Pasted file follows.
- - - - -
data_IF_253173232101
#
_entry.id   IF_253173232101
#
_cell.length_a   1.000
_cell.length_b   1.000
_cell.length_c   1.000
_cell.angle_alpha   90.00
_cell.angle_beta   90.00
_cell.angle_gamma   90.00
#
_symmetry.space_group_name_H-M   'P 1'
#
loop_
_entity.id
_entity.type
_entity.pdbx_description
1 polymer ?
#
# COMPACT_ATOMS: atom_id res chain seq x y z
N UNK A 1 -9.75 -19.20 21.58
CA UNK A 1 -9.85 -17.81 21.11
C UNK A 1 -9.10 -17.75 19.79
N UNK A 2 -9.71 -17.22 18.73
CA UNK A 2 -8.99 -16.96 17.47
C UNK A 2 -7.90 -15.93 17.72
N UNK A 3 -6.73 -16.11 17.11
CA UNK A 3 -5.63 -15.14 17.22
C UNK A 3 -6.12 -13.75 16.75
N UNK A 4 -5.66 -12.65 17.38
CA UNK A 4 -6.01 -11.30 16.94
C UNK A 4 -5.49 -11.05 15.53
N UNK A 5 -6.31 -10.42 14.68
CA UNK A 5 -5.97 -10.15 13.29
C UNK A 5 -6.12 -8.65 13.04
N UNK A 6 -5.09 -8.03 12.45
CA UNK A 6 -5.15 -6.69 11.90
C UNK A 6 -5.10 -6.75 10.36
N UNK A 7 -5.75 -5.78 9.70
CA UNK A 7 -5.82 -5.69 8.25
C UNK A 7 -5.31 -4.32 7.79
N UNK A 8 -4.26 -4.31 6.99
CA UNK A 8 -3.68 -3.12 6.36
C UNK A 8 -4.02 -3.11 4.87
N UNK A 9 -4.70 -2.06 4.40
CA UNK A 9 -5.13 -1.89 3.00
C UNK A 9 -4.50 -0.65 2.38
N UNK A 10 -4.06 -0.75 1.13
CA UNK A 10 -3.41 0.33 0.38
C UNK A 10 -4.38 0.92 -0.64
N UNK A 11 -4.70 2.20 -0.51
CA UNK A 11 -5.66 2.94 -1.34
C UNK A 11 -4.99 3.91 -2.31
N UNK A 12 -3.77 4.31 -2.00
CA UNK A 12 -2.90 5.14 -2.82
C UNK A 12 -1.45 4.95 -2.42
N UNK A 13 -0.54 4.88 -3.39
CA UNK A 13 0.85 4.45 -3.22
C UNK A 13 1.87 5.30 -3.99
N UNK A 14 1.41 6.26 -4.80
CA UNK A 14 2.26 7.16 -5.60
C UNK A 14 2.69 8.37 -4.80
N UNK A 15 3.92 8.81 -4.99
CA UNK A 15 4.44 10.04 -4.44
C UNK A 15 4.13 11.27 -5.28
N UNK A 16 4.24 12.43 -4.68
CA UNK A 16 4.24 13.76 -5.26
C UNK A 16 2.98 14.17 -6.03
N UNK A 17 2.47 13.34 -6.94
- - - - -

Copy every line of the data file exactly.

data_IF_253173232101
#
_entry.id   IF_253173232101
#
_cell.length_a   1.000
_cell.length_b   1.000
_cell.length_c   1.000
_cell.angle_alpha   90.00
_cell.angle_beta   90.00
_cell.angle_gamma   90.00
#
_symmetry.space_group_name_H-M   'P 1'
#
loop_
_entity.id
_entity.type
_entity.pdbx_description
1 polymer ?
#
# COMPACT_ATOMS: atom_id res chain seq x y z
N UNK A 1 -9.75 -19.20 21.58
CA UNK A 1 -9.85 -17.81 21.11
C UNK A 1 -9.10 -17.75 19.79
N UNK A 2 -9.71 -17.22 18.73
CA UNK A 2 -8.99 -16.96 17.47
C UNK A 2 -7.90 -15.93 17.72
N UNK A 3 -6.73 -16.11 17.11
CA UNK A 3 -5.63 -15.14 17.22
C UNK A 3 -6.12 -13.75 16.75
N UNK A 4 -5.66 -12.65 17.38
CA UNK A 4 -6.01 -11.30 16.94
C UNK A 4 -5.49 -11.05 15.53
N UNK A 5 -6.31 -10.42 14.68
CA UNK A 5 -5.97 -10.15 13.29
C UNK A 5 -6.12 -8.65 13.04
N UNK A 6 -5.09 -8.03 12.45
CA UNK A 6 -5.15 -6.69 11.90
C UNK A 6 -5.10 -6.75 10.36
N UNK A 7 -5.75 -5.78 9.70
CA UNK A 7 -5.82 -5.69 8.25
C UNK A 7 -5.31 -4.32 7.79
N UNK A 8 -4.26 -4.31 6.99
CA UNK A 8 -3.68 -3.12 6.36
C UNK A 8 -4.02 -3.11 4.87
N UNK A 9 -4.70 -2.06 4.40
CA UNK A 9 -5.13 -1.89 3.00
C UNK A 9 -4.50 -0.65 2.38
N UNK A 10 -4.06 -0.75 1.13
CA UNK A 10 -3.41 0.33 0.38
C UNK A 10 -4.38 0.92 -0.64
N UNK A 11 -4.70 2.20 -0.51
CA UNK A 11 -5.66 2.94 -1.34
C UNK A 11 -4.99 3.91 -2.31
N UNK A 12 -3.77 4.31 -2.00
CA UNK A 12 -2.90 5.14 -2.82
C UNK A 12 -1.45 4.95 -2.42
N UNK A 13 -0.54 4.88 -3.39
CA UNK A 13 0.85 4.45 -3.22
C UNK A 13 1.87 5.30 -3.99
N UNK A 14 1.41 6.26 -4.80
CA UNK A 14 2.26 7.16 -5.60
C UNK A 14 2.69 8.37 -4.80
N UNK A 15 3.92 8.81 -4.99
CA UNK A 15 4.44 10.04 -4.44
C UNK A 15 4.13 11.27 -5.28
N UNK A 16 4.24 12.43 -4.68
CA UNK A 16 4.24 13.76 -5.26
C UNK A 16 2.98 14.17 -6.03
N UNK A 17 2.47 13.34 -6.94